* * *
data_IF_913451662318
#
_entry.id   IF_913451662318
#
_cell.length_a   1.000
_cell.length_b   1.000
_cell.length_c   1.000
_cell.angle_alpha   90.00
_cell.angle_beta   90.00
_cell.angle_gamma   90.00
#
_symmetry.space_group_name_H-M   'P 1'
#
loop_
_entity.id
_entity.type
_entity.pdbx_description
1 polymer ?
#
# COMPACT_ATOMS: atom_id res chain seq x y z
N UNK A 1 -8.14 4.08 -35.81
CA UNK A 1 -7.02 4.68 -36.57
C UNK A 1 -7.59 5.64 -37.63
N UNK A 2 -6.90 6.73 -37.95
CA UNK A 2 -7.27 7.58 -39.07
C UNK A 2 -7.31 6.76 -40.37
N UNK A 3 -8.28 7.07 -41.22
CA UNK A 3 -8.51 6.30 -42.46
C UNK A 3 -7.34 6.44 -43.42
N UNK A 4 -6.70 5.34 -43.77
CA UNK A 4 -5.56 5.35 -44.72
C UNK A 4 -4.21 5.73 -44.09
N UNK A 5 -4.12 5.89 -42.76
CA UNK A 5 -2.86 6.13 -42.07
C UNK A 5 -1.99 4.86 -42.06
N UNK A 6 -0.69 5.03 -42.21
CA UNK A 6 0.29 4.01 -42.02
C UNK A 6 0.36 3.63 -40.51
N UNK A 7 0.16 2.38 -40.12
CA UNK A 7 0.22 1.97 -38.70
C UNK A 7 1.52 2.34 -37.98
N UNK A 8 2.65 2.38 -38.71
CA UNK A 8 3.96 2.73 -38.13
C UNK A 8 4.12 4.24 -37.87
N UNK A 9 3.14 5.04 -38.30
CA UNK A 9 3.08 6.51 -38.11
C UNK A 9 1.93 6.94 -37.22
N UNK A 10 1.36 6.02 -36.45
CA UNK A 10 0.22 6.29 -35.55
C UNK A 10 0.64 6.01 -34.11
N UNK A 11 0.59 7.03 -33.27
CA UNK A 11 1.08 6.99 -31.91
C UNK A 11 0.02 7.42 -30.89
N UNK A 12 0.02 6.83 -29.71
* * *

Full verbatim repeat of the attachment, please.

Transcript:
data_IF_913451662318
#
_entry.id   IF_913451662318
#
_cell.length_a   1.000
_cell.length_b   1.000
_cell.length_c   1.000
_cell.angle_alpha   90.00
_cell.angle_beta   90.00
_cell.angle_gamma   90.00
#
_symmetry.space_group_name_H-M   'P 1'
#
loop_
_entity.id
_entity.type
_entity.pdbx_description
1 polymer ?
#
# COMPACT_ATOMS: atom_id res chain seq x y z
N UNK A 1 -8.14 4.08 -35.81
CA UNK A 1 -7.02 4.68 -36.57
C UNK A 1 -7.59 5.64 -37.63
N UNK A 2 -6.90 6.73 -37.95
CA UNK A 2 -7.27 7.58 -39.07
C UNK A 2 -7.31 6.76 -40.37
N UNK A 3 -8.28 7.07 -41.22
CA UNK A 3 -8.51 6.30 -42.46
C UNK A 3 -7.34 6.44 -43.42
N UNK A 4 -6.70 5.34 -43.77
CA UNK A 4 -5.56 5.35 -44.72
C UNK A 4 -4.21 5.73 -44.09
N UNK A 5 -4.12 5.89 -42.76
CA UNK A 5 -2.86 6.13 -42.07
C UNK A 5 -1.99 4.86 -42.06
N UNK A 6 -0.69 5.03 -42.21
CA UNK A 6 0.29 4.01 -42.02
C UNK A 6 0.36 3.63 -40.51
N UNK A 7 0.16 2.38 -40.12
CA UNK A 7 0.22 1.97 -38.70
C UNK A 7 1.52 2.34 -37.98
N UNK A 8 2.65 2.38 -38.71
CA UNK A 8 3.96 2.73 -38.13
C UNK A 8 4.12 4.24 -37.87
N UNK A 9 3.14 5.04 -38.30
CA UNK A 9 3.08 6.51 -38.11
C UNK A 9 1.93 6.94 -37.22
N UNK A 10 1.36 6.02 -36.45
CA UNK A 10 0.22 6.29 -35.55
C UNK A 10 0.64 6.01 -34.11
N UNK A 11 0.59 7.03 -33.27
CA UNK A 11 1.08 6.99 -31.91
C UNK A 11 0.02 7.42 -30.89
N UNK A 12 0.02 6.83 -29.71